CLEVELAND - It couldn't have been a more beautiful day on Monday in downtown Cleveland. A cool, low-humidity laden breeze blowing in off of Lake Erie moved a few small plastic bags, filling them with air just before they were caught in a chain-link fence or railroad track along the municipal parking lot, south of route 2.
Eighteen hours prior, those bags had been filled with food brought by tailgaters celebrating the Cleveland Browns first regular season game. The fans’ mood before the game was jubilant, not so after the game with a 17-16 loss to the Philadelphia Eagles. A sea of trash left behind caused city of Cleveland crews hours of hard work.
City of Cleveland's Director of Public Works Michael Cox said Monday that it's all part of the budget, but it would be helpful if fans would help find the many trash cans available to make it a better experience for everyone.
"We bring in a crew after every game around 7 o'clock, 7 p.m., every evening to clean up the muni lot and other areas around downtown Cleveland," said Cox. "It is a planned overtime expense that we put in our budget every year because we know we have ten home games for the Cleveland Browns that we have to clean up the muni lot."
The extra effort had to be substantial. Philadelphia resident Pat O'Donnell, who is part of the Cleveland Browns Backers Club of Philadelphia with his wife, was shocked by the amount of garbage left outside of their Lakeside Avenue hotel's view of the muni lot and Lake Erie. The morning of the game was rowdy early.
"They woke us up yesterday morning way early. I was like ‘What's going on? Oh, yeah.’ They said everyone's partying over there in the lot. It was a pretty wild scene," said O'Donnell.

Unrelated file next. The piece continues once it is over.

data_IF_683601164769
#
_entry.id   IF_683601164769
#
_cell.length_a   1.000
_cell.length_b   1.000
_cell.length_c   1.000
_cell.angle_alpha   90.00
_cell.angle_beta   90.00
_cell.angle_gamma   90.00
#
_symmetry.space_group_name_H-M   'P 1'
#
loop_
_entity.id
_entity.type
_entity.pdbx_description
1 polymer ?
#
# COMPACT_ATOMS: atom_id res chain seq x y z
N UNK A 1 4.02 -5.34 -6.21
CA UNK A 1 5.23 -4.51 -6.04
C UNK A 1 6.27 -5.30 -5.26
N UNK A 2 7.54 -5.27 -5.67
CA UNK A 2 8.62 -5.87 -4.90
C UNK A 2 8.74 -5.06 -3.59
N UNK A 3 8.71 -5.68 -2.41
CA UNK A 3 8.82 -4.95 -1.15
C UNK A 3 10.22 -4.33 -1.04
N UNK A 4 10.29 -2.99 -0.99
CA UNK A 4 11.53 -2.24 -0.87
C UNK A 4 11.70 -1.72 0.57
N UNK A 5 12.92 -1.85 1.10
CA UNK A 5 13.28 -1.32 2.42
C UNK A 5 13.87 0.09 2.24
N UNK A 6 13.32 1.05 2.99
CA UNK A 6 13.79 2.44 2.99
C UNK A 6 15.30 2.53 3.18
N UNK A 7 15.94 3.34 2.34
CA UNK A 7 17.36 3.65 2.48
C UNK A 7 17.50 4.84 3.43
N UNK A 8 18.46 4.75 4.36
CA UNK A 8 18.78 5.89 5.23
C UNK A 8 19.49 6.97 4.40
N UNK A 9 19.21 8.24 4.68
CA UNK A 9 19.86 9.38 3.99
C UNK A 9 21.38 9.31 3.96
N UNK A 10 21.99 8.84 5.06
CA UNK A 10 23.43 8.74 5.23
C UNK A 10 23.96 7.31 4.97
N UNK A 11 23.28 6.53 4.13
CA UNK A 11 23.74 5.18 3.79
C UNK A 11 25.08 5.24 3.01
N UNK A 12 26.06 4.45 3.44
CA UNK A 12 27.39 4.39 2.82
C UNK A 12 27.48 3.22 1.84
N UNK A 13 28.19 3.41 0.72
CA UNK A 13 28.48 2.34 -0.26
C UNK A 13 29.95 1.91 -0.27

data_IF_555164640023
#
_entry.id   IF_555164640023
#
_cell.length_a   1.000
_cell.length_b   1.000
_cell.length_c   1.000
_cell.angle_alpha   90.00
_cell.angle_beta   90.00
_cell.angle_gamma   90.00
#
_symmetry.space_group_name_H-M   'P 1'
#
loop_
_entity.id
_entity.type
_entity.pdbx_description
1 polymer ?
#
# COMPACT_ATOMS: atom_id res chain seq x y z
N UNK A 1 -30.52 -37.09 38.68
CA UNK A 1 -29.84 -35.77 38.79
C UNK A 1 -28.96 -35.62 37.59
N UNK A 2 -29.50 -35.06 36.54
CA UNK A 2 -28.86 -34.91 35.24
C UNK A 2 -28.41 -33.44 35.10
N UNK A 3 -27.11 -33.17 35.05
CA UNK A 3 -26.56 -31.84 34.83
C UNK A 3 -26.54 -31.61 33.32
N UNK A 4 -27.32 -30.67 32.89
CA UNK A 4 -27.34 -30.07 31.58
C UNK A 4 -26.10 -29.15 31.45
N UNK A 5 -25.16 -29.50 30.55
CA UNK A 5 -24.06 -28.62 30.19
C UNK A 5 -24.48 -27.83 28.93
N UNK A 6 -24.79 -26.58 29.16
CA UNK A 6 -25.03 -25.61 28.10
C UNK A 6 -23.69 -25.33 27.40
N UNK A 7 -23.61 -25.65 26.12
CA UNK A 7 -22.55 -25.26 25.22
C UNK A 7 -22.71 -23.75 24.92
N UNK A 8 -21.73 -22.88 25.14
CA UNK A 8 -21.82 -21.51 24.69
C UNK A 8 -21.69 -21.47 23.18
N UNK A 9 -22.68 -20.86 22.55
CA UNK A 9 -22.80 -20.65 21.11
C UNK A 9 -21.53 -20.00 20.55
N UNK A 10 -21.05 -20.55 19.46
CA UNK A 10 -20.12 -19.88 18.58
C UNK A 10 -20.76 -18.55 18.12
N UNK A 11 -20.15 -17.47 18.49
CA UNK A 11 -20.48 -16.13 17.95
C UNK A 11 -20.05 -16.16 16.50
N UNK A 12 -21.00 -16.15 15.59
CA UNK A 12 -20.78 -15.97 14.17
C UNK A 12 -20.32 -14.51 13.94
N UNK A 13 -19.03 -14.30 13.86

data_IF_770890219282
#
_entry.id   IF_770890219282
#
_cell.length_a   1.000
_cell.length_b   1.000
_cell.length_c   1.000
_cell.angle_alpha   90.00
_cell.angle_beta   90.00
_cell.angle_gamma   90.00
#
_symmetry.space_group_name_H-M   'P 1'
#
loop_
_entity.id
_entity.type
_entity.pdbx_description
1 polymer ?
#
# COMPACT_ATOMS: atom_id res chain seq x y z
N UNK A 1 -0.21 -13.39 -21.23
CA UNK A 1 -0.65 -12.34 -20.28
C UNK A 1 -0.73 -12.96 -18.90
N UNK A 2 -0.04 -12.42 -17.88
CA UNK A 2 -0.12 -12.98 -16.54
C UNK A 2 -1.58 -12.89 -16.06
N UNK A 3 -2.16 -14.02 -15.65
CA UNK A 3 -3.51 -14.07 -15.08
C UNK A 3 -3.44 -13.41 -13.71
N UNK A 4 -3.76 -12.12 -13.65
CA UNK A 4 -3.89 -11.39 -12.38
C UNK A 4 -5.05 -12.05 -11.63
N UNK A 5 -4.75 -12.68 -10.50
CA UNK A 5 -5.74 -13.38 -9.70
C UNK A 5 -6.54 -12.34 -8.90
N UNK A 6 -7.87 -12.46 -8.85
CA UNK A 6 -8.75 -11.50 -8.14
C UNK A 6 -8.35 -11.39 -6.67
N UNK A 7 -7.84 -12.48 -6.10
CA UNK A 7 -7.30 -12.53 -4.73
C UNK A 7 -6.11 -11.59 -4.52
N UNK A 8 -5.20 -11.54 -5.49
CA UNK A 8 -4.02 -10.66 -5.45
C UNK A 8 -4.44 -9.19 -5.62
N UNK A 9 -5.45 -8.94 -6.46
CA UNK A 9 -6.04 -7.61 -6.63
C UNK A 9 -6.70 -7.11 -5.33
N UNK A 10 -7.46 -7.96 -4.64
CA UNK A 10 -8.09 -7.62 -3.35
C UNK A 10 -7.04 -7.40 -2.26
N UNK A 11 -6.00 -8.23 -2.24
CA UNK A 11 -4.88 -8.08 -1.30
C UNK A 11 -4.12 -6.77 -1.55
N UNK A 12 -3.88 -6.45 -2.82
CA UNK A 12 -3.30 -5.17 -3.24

"It was a sea of garbage later. This morning I didn't notice anything because all the cars were parked there, so they must have done a good job. It looked pretty much done."
The rock band Uncrowned found their way to the Rock and Rock Hall of Fame and Museum by late morning after playing on the Uproar Tour at Blossom Music Center Sunday evening. Based in Atlanta, drummer Scott Sellers had to ask his fellow band mates if the Browns game, played the same day as their concert, was a home game.
"This is our first time in Cleveland. I didn't know what to expect as going into any new city, but anytime you have a nice city along the water it's nice. The stadium looks nice, the Hall of Fame is awesome, and water looks awesome. I'm glad we're here on a nice day instead of when it's frigid and snowing," said Sellers.
"Going to a lot of venues like we do usually when the crowds leave it’s a big mess. It's a daunting task to try and get all that stuff cleaned up. My hat’s off to the people who do it. I know I wouldn't want to do it. Whoever cleaned up down here did an absolutely great job,” said Sellers.
For city crews, there are seven more home games for clean up. There are no plans for more trash cans, just more patience.
"I just hope that the word goes out that everyone helps us with containing the trash down there, everyone enjoys themselves, and behaves themselves, and everyone has a good time. When we get a winning season we hope more people come downtown," Cox said.
The city of Cleveland is also helped out with clean up after games on private properties downtown by the Downtown Cleveland Alliance.
For information on Uncrowned go to:
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